The technical merits of Symons’ method of delivery lie in his succinctness and in his ‘punchlines’. He uses these to a chilling effect in the poems, ‘On Reading a War Poem before Sunrise’ and ‘Spioenkop’. If there is any iota of hope of redemption, the final verses of these poems are dismissive of peace or liberation, leaving a question hanging about the repetitive nature of history:

You
brush the words away,
trace the rules of light seeping between the blinds,
let the first accolades of birdsong in,
and wonder how many storms
would scour a beach of sand

until it exposed its granite bones (p 25).

and

And in that moment
morning hews the incline
to a hedge of stone,
light splintered and
still twisted, deep into the flesh
of this country’s history (p 34).

Domestic life and its attending anxiety are amongst what the poet writes about in this volume. In the fourth part of the book, he dwells more on this as he threads memories of childhood and fatherhood. In ‘Emma’, we witness the poet-persona recount how charmed he was at the birth of his daughter, ‘…a sudden ceremonious cut / frozen in pixels’. The poem is deeply affecting. Like almost every parent, the poet-persona cannot help but freeze this moment in his memory, ever imagining his daughter as an infant. This poem is reminiscent of the award-winning poem by the Nigerian poet, Niran Okewole, titled ‘First Breath’. Although the tone in ‘First Breath’ is chaotic, the similarity between both poems lies in the love and hope the two poems invest in the young generation. This is the gesture Symons seems to make here, a respite from the leading themes in the preceding sections.

The final part of the volume, titled ‘Questions for the Sea’, is fashioned in a style similar to Antjie Krog’s ‘Body Bereft’. It is an around-the-clock chronicle. ‘Questions for the Sea’ evokes idyllic time and a world now lost. Instead of conventional titles, each poem in this section is marked by a specific time. The first poem is ‘16h30’. In it, the poet composes a brilliant, tranquil, seaside serenade that can only be marred by a beachgoer’s nonchalant attitude and by humans’ attitude of indifference to nature:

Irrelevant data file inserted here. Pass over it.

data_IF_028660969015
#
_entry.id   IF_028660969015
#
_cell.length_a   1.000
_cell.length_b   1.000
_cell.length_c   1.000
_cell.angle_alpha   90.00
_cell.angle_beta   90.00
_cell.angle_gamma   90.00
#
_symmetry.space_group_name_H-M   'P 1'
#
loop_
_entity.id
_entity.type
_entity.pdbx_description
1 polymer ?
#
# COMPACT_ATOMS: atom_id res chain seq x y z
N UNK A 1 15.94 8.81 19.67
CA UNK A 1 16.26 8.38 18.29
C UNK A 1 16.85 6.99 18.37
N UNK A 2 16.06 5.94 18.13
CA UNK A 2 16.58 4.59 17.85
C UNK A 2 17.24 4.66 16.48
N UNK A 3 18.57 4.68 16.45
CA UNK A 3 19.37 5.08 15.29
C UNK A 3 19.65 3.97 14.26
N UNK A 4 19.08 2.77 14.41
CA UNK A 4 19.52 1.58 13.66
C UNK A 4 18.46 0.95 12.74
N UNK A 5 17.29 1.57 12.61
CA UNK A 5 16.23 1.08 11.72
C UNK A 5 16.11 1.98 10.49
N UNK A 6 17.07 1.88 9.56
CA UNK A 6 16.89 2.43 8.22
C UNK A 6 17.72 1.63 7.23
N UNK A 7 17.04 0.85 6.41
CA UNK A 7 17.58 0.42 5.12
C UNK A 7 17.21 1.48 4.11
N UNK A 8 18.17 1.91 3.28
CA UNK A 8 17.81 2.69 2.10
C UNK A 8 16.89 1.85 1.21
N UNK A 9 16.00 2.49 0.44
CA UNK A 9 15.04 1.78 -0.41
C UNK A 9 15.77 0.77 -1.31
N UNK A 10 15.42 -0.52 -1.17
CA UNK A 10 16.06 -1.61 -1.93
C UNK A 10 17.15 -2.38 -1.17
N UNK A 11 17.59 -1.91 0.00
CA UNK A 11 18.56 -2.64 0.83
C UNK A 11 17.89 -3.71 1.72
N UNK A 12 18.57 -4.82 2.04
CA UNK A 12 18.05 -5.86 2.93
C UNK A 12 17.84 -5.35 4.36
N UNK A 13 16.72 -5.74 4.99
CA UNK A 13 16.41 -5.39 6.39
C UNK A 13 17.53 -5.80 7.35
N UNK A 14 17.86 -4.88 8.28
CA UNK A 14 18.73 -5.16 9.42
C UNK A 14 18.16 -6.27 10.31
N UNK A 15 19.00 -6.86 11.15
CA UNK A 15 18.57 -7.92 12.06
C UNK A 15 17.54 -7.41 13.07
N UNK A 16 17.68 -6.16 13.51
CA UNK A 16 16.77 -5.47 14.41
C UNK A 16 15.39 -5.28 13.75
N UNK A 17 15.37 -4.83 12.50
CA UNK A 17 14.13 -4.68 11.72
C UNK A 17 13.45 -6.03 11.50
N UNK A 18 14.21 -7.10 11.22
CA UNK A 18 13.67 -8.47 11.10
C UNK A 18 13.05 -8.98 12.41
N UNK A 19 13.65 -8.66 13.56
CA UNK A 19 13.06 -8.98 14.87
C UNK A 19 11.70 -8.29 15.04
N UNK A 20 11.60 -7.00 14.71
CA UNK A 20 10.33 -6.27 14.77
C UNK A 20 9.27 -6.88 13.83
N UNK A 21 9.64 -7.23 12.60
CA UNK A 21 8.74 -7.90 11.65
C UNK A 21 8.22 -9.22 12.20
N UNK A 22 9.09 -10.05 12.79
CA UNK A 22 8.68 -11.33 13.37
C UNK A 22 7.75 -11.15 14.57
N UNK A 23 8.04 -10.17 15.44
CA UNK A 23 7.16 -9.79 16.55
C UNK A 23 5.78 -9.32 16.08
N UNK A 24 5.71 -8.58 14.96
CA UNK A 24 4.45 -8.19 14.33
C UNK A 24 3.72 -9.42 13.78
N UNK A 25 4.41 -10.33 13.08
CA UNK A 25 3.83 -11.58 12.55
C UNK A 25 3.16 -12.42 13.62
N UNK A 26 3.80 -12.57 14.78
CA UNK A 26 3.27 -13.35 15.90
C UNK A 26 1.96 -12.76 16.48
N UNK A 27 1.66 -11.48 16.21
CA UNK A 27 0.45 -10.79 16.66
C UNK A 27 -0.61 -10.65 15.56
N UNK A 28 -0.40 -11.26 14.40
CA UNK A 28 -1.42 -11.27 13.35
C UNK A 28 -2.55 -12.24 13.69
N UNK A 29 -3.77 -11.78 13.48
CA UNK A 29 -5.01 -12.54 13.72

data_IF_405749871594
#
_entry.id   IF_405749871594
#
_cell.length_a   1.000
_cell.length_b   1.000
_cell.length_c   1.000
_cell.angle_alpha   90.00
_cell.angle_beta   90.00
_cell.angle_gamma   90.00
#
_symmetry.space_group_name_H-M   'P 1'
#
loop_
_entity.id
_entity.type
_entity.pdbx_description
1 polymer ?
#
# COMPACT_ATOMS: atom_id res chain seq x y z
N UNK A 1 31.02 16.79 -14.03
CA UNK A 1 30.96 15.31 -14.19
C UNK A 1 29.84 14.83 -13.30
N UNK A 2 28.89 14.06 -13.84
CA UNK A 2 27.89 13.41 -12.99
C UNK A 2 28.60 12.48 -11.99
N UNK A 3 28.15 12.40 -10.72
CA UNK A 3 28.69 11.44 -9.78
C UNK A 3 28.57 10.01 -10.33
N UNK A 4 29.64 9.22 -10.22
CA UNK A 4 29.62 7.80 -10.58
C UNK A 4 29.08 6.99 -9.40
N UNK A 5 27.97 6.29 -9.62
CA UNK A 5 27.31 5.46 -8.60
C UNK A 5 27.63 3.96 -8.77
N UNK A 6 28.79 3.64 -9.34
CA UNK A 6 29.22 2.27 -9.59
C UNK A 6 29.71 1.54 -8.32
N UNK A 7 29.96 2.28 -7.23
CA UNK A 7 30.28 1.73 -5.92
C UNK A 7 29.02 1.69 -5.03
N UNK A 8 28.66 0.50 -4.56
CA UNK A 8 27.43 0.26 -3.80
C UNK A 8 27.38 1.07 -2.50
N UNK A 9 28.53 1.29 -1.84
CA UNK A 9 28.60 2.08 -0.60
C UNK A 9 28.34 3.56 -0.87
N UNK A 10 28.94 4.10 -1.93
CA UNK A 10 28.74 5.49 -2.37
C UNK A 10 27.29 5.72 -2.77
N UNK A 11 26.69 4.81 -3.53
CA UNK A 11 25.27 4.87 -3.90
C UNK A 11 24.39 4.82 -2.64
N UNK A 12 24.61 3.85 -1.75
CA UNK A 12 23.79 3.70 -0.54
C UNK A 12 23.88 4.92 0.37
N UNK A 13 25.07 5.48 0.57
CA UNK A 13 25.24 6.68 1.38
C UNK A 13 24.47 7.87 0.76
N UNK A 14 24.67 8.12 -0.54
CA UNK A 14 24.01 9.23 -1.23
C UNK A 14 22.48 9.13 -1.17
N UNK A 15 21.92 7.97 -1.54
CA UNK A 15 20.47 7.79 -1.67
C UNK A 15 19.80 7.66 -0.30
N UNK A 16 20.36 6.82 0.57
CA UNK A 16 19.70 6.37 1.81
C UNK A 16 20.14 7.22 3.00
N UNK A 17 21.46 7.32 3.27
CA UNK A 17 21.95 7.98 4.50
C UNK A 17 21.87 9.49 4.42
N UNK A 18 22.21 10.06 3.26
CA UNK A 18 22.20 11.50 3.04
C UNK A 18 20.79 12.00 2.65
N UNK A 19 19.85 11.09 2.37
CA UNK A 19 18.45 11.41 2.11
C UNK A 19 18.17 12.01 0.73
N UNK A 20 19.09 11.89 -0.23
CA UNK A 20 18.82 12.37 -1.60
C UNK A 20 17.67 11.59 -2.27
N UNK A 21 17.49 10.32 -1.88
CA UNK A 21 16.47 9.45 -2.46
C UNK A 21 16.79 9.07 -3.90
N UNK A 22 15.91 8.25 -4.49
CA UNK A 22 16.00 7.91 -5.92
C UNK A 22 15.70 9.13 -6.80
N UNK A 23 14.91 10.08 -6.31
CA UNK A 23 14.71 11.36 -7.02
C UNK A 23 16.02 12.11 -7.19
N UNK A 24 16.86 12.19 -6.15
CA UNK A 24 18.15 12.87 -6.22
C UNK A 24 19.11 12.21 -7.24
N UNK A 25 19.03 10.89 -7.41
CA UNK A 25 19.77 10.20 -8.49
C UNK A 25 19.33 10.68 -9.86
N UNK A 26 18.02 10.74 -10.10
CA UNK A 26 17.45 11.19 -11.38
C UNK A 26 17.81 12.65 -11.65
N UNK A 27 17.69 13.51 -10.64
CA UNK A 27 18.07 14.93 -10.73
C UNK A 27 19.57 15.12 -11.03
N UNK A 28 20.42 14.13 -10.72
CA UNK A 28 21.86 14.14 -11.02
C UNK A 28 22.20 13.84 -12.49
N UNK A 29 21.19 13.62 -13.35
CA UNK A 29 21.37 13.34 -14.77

Beyond the surf
an inflatable dolphin is skipping past gulls –

a plastic punctuation

chasing an unanswerable question (p 71).

The verse quoted above is weightier in the way it is served in the collection because, there, it comes as a ‘punchline’ to the strong tranquillity evoked earlier. There seems to be no answer yet as to when this cruelty against nature will stop. This clearly shows that the ecological crisis of today is only due to the carefree attitude of humans. Symons questions further humans’ role as causative agents in the poem titled ‘05h45’:

What of those days
before this city,
millions of mornings ago,
when the bellies of whales
would have skimmed these roofs (p 77)?

This section mourns the natural world that is now reduced to mere ‘roofs’, ‘streets of barking dogs’ and ‘swimming pools’. The way the ‘time signatures’ of this final part of the collection are arranged is emblematic of the chronology of the natural disaster affecting the whole world. A world is already lost. What will happen when the ocean returns to reclaim her lost territory?

Symons has been praised for bringing a new sensibility to South African poetry. When he was asked a question on English South African poetry in a recent interview, he offered the following insight:  

I would say given the nature of our largely divided and insular history, by means of race, culture and language I don’t think there’s a singular type of South African poetry. English poetry is, I think, even further subdivided.

It’s a strange landscape. Polemics, if you could call it that, sometimes verges on the prescriptive, and at other times seems rather conservative.

Kelwyn Sole speaks of ‘[a]n ambience of insecurity and instability’ within SA Poetry which points to that sense of insularity.

I try as a writer, to simply get on with the act of writing, but one does certainly feel the presence of a sense of insularity in English poetry.

A writer is substantively a repository of their society whether they like it or not. This guides Symons’ writing and scholarly work. Stephen Symons, as at the time of this book’s publication, was working on a PhD in African Studies, focusing on the experiences of ex-conscripts of the South African Defence Force under apartheid. The poet is fully invested in the history and memory of his country, and this comes through in his poetry.

With profundity and subtlety, he explores these thematic concerns with calm and awe-inspiring metaphors. Until one reads a Symons poem again and again, the full meaning may not yield itself completely to one, which is one of the characteristics of good poetry. His imagery and metaphors are natural and photographic, which makes Questions for the Sea a very gratifying read. Symons writes with the fascination of a camera and that will endear him to many readers.


Photograph: ‘Kalk Bay seashore’ by Vilseskogen


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The Favourite Son of Africa is the pseudonym of Tọ́pẹ́ Salaudeen-Adégòkè. He is an editor, literary critic and poet from Ibadan, Nigeria. Tọ́pẹ́ is the co-publisher of Fortunate Traveller, a travel journal. Also, he is the administrator of the Kofi Awoonor Memorial Library in Ibadan. He writes for Wawa Book Review, Abuja, and FilmsandCinemas, Lagos. He enjoys travelling and cooking. He is presently experimenting with poetic forms, including mathematical poetry, but does not know when his debut poetry collection will be ready. @LiteraryGansta is his alter ego on Twitter.